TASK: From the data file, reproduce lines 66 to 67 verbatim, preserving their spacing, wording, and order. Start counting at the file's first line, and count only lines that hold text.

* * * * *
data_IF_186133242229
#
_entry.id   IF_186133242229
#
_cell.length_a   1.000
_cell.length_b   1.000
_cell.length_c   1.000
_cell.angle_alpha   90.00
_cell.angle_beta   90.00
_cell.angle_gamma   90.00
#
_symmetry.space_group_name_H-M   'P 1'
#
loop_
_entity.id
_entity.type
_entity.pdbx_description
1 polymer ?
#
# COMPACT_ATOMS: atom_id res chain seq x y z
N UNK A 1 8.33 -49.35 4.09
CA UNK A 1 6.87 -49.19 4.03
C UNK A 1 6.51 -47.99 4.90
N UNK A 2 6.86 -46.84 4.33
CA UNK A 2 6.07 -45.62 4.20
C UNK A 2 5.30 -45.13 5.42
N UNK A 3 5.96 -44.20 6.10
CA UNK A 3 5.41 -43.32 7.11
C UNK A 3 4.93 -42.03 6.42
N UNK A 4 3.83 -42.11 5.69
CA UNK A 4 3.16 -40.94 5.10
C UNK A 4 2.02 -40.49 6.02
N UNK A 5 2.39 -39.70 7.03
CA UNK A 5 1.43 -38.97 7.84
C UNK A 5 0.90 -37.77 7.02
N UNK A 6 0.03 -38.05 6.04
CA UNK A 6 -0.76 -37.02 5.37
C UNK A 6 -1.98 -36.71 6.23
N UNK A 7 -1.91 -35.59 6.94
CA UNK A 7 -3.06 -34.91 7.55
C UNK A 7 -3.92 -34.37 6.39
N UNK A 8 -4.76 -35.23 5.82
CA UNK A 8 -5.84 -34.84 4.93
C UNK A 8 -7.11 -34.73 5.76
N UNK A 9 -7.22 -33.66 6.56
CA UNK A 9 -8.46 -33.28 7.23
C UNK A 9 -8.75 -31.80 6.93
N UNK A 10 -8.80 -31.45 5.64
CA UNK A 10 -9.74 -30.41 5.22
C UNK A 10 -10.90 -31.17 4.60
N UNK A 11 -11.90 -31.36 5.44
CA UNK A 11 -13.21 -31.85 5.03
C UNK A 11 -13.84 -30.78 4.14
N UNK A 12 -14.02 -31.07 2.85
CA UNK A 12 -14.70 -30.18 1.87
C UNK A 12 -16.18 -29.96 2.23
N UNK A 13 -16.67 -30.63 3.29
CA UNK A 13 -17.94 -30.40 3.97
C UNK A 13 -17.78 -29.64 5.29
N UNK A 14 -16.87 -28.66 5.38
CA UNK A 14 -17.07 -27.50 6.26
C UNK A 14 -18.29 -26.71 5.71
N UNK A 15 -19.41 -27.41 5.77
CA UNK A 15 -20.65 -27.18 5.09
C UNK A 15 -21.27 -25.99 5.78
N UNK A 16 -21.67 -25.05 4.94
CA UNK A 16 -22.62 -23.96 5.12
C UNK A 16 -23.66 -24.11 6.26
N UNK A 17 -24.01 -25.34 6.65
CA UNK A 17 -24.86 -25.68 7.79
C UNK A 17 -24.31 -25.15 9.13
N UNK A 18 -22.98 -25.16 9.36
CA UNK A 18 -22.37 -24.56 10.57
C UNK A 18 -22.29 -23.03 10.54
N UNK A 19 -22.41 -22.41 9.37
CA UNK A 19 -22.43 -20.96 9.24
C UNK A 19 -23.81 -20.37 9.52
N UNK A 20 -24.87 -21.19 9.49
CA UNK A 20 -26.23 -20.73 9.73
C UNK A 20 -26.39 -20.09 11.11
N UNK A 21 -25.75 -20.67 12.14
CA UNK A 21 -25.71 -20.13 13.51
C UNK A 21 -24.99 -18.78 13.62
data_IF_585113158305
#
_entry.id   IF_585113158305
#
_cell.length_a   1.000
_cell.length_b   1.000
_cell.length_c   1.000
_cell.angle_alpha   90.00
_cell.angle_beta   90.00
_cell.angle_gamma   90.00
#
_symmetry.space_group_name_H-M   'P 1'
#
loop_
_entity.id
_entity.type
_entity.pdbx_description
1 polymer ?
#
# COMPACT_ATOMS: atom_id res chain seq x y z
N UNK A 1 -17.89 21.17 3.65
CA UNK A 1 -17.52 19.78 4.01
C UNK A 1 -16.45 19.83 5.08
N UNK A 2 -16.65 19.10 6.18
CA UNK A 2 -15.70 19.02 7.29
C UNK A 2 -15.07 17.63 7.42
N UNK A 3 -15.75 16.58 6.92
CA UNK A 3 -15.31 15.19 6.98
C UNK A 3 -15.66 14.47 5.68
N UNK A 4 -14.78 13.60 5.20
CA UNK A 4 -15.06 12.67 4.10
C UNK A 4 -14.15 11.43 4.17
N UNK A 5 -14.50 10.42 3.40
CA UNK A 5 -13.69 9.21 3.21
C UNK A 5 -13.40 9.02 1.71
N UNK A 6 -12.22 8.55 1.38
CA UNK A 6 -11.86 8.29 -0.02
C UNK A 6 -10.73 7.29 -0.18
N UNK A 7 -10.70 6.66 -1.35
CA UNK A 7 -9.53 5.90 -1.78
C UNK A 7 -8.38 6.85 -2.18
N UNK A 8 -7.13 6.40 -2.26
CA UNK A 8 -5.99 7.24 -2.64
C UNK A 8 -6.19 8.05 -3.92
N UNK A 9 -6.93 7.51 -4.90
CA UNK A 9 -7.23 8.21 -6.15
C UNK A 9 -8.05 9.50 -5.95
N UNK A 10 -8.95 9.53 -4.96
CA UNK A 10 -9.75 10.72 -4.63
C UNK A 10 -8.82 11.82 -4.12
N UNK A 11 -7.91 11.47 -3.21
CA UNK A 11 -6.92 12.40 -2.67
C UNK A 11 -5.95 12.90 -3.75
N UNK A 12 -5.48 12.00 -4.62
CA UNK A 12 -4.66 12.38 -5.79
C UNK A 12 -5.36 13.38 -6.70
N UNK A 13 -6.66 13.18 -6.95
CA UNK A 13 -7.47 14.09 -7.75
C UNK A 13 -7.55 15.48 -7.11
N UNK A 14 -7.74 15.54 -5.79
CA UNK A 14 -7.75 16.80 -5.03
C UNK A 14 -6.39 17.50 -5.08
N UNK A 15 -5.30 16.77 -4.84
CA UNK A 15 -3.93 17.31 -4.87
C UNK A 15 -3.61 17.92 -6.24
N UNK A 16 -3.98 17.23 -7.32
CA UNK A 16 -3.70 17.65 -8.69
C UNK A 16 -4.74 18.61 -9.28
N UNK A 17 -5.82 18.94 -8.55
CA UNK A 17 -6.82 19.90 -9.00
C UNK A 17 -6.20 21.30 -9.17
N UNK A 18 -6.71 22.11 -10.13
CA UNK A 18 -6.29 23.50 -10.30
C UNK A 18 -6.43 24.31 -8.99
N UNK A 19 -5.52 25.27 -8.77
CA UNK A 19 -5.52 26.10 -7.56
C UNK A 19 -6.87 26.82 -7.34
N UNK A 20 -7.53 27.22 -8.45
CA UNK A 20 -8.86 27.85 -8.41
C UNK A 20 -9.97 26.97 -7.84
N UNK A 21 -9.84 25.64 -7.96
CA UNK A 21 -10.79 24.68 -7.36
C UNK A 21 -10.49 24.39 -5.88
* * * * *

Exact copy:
N UNK A 16 -21.67 -25.05 4.94
CA UNK A 16 -22.62 -23.96 5.12